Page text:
Discrimination and equality

Chapter 8
Discrimination and equality

As we have seen throughout this short book, discrimination is prohibited with regard to the enjoyment of all rights. We have discovered the immediate obligation to prevent discrimination, not only in the context of the enjoyment of civil and political rights (such as personal freedom from arbitrary detention, freedom of expression, political participation, and association), but also in the fields of food, health, education, housing, and work. Now we shall consider the prohibited grounds of discrimination, what new grounds may be emerging, and when drawing distinctions between people can be considered reasonable and therefore legitimate.

For some, the foundation of human rights can be traced to the twin ideas that human beings are born equal in dignity and rights, and that all human beings have to be treated with equal concern and respect. Quite why we should treat others in this way and exactly how far we should go to ensure that they are shown this respect remain tricky questions for moral philosophers. These discussions usually come close to admitting that there is something ‘sacred’ about each individual human being, and that despite the existence of obvious inequalities at birth, justice and fairness demand that we design a system to give everyone equal access to opportunities and, in some versions, redistribute resources to ensure that the least well-off are prioritized in our attempts to achieve equality of outcomes. These philosophical approaches to human rights provide much of the ballast for the human rights rules on discrimination, and provide the moral case for developing these rules to achieve greater social justice on a global scale.

Another way to look at non-discrimination is through the lens of the campaigns and activists who built the human rights movement: anti-slavery, the fight for women’s rights, anti-colonialism, anti-apartheid, anti-racism. Discrimination is also central to the concept of genocide. The injustice that stems from being treated adversely on account of one’s gender, colour, or religion formed the human right to non-discrimination in its present form. The Universal Declaration of Human Rights proclaimed in 1948 that:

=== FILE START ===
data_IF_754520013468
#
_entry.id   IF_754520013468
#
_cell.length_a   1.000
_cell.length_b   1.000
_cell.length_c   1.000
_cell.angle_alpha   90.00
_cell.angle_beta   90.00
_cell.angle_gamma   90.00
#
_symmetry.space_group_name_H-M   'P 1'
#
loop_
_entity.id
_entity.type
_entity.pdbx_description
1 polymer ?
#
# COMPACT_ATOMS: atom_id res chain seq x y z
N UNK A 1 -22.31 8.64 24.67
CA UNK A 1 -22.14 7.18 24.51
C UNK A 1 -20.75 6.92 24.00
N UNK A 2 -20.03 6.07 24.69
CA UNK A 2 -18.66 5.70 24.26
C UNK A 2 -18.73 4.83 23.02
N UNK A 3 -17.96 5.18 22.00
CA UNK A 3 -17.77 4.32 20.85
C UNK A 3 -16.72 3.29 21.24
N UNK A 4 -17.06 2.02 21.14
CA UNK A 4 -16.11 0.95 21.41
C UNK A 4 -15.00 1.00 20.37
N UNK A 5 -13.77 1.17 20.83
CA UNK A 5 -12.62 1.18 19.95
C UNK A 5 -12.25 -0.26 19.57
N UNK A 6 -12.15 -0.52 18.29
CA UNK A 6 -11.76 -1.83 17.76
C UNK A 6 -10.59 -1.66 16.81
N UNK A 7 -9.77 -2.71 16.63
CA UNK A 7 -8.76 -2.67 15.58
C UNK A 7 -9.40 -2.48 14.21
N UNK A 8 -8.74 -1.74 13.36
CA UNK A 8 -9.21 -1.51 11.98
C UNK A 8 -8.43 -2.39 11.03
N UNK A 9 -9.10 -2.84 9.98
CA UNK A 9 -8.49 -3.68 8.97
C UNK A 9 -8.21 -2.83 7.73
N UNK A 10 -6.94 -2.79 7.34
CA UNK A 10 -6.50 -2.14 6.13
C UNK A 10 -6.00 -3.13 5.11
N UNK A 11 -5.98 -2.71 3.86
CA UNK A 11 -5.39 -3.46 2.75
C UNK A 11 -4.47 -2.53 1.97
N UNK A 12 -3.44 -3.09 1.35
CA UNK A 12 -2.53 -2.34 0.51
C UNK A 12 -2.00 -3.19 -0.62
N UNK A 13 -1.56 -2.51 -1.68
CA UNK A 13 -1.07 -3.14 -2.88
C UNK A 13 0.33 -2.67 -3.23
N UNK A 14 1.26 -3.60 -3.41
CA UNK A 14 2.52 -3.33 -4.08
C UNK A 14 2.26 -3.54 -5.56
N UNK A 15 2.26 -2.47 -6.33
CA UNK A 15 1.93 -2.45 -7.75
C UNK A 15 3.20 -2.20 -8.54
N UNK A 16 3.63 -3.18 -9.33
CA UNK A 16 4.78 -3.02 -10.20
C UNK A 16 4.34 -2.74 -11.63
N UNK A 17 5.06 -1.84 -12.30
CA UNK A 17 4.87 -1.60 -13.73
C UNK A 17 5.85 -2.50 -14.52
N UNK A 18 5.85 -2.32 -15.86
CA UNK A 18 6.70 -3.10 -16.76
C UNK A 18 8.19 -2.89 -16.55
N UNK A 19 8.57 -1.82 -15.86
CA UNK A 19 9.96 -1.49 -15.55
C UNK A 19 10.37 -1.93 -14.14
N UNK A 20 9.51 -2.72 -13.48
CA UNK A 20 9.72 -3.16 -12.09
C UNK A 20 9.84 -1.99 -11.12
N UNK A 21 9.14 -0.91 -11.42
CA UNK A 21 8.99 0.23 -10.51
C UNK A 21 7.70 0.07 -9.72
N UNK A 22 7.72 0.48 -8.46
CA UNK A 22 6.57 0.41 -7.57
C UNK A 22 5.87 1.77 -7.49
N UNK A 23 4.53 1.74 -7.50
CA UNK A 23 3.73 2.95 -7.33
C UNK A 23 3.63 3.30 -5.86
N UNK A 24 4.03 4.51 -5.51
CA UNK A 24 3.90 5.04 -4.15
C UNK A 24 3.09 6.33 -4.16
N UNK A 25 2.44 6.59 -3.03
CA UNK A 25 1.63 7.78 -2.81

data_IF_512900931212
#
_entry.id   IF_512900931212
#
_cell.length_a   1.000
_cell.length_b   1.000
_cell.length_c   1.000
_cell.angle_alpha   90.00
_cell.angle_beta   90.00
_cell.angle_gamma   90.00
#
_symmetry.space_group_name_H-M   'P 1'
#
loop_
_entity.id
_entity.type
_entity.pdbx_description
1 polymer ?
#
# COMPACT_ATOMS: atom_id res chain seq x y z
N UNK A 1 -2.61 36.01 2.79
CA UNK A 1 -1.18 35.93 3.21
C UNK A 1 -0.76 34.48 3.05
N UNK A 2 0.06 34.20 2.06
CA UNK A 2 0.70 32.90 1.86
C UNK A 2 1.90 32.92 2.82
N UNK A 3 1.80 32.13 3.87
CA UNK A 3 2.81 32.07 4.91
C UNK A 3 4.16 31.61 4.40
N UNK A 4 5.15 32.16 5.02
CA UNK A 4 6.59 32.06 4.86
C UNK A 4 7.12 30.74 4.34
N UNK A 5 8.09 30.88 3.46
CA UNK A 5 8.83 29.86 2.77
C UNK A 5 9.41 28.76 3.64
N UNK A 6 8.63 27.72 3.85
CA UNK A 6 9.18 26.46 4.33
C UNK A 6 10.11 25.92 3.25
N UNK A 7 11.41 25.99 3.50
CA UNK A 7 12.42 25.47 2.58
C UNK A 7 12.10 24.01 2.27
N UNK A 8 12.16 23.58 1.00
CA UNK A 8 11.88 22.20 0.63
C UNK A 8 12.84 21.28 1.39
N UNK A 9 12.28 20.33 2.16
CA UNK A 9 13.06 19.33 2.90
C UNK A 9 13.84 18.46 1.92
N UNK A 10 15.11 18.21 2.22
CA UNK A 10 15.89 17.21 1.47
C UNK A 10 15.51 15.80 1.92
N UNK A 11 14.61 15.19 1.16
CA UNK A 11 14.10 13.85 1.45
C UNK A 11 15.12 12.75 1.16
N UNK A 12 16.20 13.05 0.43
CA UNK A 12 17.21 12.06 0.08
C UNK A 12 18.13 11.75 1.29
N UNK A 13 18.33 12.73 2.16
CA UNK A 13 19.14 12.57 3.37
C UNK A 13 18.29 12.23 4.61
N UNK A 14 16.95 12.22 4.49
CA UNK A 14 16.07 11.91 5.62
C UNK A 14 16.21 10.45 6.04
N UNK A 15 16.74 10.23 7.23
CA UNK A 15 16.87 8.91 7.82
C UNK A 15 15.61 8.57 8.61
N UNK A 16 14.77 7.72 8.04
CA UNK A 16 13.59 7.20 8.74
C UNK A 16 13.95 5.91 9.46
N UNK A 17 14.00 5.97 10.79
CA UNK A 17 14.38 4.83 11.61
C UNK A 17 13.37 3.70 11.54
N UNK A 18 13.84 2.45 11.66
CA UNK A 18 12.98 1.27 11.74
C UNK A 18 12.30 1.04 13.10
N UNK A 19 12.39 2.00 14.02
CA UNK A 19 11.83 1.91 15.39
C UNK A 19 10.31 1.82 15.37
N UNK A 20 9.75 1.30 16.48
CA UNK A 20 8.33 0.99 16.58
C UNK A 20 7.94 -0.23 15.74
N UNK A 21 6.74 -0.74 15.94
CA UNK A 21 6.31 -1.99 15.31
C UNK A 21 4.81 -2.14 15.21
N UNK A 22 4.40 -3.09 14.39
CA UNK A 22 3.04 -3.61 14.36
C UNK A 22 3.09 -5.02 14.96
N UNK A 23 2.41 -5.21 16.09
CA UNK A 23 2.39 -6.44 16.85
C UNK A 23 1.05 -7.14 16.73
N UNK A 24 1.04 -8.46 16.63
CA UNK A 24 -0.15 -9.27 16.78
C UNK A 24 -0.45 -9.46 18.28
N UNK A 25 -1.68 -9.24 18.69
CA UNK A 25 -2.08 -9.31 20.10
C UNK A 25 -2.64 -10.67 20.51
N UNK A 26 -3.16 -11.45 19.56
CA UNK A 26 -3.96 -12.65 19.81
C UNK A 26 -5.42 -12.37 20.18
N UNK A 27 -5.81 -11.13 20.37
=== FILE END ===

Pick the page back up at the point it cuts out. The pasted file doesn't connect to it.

Everyone is entitled to all the rights and freedoms set forth in this Declaration, without distinction of any kind, such as race, colour, sex, language, religion, political or other opinion, national or social origin, property, birth or other status.

The first thing to notice is that the ban on discrimination was limited to the enjoyment of the other rights in the Declaration. Since that time, international and national rules have extended the scope of non-discrimination obligations to most areas of life and to embrace conduct by private (or non-state) actors in addition to the government. Landlords, restaurants, employers, transportation companies, water and electricity providers, parks, swimming pools, and insurance schemes ought to be prohibited from discriminating on any of the above-mentioned grounds. The second thing to notice is that the list is not closed. Other grounds of discrimination may be prohibited. So far little universal consensus has emerged, but the UN Committees responsible for monitoring legal obligations under the Covenants of 1966 have extended the non-discrimination obligation to prohibit discrimination with regard to the rights in those treaties on grounds of sexual orientation, health status (including HIV or AIDS), physical or mental disability, and nationality. The third point to understand is that in some cases, drawing a distinction between people on a particular ground may be justified as reasonable, for example religious schools may restrict employment to followers of the relevant faith.